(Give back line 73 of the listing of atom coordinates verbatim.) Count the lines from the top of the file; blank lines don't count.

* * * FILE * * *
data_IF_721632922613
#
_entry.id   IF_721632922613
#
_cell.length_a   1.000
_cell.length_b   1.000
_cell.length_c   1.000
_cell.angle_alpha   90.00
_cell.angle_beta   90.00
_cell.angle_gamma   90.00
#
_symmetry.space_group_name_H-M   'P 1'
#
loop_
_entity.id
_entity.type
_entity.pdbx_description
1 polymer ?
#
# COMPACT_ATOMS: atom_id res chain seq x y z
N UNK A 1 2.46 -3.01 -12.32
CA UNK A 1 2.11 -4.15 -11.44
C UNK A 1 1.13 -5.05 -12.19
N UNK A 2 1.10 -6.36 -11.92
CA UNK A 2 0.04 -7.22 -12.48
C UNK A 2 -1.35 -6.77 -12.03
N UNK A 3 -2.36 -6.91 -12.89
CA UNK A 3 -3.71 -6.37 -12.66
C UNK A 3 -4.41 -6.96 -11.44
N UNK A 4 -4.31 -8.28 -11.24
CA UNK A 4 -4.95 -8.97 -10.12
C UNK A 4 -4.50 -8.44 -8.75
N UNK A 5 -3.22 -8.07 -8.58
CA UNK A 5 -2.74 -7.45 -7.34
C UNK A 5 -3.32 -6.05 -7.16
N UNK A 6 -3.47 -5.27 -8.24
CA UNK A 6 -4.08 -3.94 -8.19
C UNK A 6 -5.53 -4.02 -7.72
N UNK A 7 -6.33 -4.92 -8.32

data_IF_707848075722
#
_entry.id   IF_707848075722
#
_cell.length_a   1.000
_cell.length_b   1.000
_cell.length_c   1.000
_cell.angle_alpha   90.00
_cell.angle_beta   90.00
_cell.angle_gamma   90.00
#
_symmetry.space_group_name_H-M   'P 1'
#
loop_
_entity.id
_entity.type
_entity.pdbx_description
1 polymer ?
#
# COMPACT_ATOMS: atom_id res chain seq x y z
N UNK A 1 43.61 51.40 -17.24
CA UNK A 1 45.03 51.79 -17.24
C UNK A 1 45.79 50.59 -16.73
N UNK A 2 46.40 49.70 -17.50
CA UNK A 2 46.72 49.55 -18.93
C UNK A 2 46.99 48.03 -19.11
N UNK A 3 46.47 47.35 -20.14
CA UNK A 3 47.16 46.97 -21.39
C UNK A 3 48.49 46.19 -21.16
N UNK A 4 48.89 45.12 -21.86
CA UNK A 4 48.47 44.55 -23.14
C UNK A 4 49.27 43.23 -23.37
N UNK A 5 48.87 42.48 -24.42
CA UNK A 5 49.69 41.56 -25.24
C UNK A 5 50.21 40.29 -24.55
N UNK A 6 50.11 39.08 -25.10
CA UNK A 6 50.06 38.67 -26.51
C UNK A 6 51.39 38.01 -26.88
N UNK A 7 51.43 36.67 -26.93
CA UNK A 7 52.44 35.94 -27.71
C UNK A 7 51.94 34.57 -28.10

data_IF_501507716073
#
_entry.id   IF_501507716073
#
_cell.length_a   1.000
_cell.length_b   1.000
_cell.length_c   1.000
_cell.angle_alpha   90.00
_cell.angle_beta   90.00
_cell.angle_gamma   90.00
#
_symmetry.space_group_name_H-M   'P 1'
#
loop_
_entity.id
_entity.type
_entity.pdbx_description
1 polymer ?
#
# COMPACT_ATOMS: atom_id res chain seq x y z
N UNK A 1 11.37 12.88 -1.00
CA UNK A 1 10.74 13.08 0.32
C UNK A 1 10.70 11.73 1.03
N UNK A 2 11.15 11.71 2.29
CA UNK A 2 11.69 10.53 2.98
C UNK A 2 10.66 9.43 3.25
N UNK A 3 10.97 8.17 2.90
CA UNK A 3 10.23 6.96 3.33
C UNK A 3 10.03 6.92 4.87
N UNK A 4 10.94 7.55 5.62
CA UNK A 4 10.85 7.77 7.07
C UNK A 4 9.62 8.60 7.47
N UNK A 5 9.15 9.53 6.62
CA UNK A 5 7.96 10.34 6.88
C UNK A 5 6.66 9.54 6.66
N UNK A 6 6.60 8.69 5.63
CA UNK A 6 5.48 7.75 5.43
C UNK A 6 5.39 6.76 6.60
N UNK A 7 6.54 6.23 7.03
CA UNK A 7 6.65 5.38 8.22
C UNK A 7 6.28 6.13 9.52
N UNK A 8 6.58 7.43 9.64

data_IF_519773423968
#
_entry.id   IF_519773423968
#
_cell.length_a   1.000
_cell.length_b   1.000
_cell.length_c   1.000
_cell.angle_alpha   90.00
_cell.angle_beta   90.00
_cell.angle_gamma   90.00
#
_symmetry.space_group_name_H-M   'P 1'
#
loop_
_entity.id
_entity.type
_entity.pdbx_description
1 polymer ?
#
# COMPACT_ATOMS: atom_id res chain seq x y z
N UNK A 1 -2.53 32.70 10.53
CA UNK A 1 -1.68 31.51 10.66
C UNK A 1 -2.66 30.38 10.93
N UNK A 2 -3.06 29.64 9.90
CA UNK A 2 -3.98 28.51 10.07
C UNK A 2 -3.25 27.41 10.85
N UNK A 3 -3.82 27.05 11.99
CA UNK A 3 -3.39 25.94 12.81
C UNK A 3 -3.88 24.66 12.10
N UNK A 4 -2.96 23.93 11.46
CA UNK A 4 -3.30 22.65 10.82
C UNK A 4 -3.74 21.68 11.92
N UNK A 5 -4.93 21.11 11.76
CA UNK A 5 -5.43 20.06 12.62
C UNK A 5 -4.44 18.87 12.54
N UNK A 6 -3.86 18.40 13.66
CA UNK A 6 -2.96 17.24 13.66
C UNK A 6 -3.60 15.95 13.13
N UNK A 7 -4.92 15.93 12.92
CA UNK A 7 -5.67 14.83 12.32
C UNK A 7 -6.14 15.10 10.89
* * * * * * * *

CA UNK A 5 49.69 41.56 -25.24